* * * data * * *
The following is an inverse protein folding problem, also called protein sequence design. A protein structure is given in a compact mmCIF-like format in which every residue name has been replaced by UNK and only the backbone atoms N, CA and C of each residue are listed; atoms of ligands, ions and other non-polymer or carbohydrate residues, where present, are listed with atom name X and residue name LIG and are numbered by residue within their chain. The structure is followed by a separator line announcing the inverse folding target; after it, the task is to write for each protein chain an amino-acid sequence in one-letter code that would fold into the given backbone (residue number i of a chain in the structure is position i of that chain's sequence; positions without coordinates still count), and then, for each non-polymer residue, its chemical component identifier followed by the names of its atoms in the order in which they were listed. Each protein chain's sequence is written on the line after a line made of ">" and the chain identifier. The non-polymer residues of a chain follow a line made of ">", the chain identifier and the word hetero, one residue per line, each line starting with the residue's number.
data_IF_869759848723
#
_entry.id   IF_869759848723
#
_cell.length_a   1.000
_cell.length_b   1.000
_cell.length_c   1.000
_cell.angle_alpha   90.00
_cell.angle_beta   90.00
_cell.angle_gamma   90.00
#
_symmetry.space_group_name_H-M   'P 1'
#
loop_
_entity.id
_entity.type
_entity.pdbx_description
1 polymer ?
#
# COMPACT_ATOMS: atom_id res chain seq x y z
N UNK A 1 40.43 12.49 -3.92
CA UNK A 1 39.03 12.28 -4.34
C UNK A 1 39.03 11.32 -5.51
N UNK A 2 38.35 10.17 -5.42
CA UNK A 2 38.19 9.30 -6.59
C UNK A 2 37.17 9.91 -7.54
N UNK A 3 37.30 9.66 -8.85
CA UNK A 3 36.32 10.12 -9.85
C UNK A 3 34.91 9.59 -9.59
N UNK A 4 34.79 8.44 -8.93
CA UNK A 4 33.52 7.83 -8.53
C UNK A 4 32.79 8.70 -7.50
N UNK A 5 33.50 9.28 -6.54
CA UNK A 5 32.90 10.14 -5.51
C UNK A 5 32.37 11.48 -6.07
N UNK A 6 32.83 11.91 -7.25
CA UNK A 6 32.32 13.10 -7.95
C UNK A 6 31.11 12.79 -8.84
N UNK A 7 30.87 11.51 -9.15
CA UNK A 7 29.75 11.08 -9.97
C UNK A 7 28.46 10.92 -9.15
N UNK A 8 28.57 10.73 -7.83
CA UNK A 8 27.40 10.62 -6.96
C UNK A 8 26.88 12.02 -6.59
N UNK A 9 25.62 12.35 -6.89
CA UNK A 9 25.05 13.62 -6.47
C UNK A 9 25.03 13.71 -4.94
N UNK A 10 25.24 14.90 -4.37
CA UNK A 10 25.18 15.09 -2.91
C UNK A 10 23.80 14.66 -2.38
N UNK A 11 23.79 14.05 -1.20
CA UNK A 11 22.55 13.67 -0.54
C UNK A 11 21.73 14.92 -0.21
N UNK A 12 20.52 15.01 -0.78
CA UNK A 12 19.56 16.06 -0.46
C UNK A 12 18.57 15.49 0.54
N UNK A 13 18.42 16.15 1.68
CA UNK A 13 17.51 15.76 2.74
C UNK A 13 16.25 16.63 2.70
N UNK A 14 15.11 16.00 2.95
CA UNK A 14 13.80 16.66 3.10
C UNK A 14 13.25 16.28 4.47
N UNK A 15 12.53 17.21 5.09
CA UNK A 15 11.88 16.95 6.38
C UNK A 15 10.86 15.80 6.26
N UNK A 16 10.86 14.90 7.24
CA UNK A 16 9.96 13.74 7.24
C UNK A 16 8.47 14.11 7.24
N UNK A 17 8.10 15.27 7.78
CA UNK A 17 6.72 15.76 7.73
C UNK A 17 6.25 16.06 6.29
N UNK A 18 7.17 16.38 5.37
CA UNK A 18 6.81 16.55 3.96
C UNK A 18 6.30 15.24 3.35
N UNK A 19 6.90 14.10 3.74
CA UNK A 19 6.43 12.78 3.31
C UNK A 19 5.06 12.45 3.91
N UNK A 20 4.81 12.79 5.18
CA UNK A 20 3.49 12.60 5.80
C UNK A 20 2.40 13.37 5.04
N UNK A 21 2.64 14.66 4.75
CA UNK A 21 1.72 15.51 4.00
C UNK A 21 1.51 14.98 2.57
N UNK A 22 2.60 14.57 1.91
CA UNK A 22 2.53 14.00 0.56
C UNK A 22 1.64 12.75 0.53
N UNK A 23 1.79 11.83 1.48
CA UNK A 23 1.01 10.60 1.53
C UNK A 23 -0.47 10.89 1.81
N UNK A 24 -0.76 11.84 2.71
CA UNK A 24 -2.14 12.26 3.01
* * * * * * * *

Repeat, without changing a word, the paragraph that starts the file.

The following is an inverse protein folding problem, also called protein sequence design. A protein structure is given in a compact mmCIF-like format in which every residue name has been replaced by UNK and only the backbone atoms N, CA and C of each residue are listed; atoms of ligands, ions and other non-polymer or carbohydrate residues, where present, are listed with atom name X and residue name LIG and are numbered by residue within their chain. The structure is followed by a separator line announcing the inverse folding target; after it, the task is to write for each protein chain an amino-acid sequence in one-letter code that would fold into the given backbone (residue number i of a chain in the structure is position i of that chain's sequence; positions without coordinates still count), and then, for each non-polymer residue, its chemical component identifier followed by the names of its atoms in the order in which they were listed. Each protein chain's sequence is written on the line after a line made of ">" and the chain identifier. The non-polymer residues of a chain follow a line made of ">", the chain identifier and the word hetero, one residue per line, each line starting with the residue's number.